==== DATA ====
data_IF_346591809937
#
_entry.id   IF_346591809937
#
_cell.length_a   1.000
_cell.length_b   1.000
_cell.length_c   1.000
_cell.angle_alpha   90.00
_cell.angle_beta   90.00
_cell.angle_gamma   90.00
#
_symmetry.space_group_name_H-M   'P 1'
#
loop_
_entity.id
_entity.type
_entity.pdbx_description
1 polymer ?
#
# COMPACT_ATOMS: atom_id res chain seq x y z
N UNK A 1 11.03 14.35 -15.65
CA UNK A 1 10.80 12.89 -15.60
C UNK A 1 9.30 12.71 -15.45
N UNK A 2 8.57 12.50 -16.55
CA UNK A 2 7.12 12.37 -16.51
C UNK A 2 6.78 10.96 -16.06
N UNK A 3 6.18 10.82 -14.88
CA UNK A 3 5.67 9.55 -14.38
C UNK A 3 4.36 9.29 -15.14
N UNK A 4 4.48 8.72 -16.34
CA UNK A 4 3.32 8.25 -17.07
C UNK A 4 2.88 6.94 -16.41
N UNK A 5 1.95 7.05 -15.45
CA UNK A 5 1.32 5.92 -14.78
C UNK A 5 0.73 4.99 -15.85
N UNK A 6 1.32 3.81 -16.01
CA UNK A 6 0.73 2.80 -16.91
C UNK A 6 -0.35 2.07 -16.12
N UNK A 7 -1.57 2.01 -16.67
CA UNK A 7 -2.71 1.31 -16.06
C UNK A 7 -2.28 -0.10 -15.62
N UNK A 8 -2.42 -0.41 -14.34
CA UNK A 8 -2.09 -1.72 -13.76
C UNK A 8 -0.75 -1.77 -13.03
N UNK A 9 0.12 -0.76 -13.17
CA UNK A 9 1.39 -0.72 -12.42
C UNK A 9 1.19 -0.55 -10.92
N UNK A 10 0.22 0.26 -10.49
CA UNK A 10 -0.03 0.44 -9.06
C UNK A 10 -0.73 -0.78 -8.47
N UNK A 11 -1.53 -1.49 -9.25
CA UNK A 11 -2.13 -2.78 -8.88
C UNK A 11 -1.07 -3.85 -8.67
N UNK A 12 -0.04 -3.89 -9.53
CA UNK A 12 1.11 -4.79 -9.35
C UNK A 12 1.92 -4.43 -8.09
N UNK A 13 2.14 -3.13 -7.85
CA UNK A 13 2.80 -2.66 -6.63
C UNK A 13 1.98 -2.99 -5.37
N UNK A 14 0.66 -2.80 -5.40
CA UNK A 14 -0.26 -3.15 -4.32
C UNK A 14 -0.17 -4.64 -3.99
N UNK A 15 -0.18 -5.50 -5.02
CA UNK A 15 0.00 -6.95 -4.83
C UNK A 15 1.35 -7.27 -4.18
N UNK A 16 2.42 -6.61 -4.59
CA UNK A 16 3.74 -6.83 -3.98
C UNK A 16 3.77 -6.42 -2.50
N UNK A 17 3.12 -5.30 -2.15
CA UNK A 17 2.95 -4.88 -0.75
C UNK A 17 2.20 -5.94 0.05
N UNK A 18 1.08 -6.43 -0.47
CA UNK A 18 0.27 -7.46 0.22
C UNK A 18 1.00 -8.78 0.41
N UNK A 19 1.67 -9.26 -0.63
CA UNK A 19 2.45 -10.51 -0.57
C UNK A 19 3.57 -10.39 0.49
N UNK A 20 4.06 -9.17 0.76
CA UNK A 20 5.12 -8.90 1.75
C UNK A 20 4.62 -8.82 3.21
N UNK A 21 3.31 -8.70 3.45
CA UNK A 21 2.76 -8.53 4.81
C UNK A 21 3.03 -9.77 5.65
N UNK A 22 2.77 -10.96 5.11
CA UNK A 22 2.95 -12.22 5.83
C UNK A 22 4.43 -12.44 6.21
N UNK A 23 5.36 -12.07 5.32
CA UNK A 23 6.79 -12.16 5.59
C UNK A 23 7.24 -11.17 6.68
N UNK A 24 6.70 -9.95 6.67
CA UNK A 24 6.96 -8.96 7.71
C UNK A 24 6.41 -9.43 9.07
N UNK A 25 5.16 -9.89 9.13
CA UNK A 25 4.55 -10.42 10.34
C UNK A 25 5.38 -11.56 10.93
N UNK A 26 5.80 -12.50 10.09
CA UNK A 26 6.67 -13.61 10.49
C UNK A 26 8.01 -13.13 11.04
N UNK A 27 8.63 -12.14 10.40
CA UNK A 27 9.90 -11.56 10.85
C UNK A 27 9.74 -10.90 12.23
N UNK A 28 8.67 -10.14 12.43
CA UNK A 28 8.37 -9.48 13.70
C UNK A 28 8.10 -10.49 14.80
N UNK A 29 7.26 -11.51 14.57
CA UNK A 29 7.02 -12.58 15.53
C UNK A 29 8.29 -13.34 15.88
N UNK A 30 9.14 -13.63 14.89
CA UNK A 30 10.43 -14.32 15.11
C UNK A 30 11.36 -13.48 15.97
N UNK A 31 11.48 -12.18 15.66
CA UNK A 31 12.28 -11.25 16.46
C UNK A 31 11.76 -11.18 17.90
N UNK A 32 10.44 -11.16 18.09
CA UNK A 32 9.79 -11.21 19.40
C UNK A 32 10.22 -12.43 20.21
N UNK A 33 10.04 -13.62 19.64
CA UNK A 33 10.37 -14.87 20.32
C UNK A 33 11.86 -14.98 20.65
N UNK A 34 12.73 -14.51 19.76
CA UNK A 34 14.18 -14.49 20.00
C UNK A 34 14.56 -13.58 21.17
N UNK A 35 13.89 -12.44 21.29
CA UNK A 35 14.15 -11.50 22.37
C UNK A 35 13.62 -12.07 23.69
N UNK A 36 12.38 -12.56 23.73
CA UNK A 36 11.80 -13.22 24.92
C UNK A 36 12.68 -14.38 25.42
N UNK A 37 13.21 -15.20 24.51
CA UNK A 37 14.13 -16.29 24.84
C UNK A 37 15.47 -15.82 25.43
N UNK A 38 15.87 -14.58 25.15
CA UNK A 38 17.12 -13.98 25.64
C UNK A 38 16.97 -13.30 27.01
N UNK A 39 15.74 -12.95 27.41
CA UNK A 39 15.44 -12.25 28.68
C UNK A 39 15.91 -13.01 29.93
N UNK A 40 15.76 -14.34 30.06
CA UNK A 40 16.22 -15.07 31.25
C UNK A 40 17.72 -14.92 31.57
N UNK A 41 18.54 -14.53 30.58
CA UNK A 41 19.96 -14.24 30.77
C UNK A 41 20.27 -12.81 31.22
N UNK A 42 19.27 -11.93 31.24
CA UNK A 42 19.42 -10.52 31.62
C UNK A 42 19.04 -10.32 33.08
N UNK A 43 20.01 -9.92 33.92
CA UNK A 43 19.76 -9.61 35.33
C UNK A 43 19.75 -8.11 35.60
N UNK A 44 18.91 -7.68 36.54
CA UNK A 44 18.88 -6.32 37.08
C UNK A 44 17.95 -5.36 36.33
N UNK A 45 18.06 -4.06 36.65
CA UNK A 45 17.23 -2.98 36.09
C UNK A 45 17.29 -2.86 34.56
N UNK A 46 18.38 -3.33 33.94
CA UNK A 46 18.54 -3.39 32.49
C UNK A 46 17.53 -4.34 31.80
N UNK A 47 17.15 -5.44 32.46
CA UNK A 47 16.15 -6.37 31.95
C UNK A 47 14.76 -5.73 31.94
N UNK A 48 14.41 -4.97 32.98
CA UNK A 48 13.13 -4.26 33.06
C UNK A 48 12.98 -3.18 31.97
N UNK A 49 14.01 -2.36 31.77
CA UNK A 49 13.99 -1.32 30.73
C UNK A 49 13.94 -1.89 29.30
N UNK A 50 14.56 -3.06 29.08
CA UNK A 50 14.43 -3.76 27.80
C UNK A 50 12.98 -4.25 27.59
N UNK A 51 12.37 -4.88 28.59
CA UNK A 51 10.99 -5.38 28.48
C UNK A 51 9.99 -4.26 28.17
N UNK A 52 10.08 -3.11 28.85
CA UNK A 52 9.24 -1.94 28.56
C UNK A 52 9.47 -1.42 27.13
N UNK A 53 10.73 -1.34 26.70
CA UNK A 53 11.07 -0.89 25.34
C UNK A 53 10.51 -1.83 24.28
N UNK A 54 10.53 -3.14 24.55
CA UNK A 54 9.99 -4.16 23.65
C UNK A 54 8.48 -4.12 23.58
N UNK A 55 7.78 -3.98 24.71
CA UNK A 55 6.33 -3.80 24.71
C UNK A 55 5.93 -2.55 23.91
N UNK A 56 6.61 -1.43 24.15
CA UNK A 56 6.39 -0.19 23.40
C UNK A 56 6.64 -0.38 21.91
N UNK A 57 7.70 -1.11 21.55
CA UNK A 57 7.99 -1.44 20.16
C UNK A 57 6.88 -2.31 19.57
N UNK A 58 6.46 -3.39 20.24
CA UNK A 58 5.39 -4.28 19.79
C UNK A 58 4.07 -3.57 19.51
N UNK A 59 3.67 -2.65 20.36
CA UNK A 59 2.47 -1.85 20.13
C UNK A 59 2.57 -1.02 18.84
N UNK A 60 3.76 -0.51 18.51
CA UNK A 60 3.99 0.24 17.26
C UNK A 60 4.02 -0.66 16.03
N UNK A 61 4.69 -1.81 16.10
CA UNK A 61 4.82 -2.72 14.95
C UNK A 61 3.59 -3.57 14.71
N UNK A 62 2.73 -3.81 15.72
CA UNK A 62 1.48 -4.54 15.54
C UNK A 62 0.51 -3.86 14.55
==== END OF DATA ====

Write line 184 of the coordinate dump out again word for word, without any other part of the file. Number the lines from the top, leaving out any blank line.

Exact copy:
CA UNK A 55 6.33 -3.80 24.71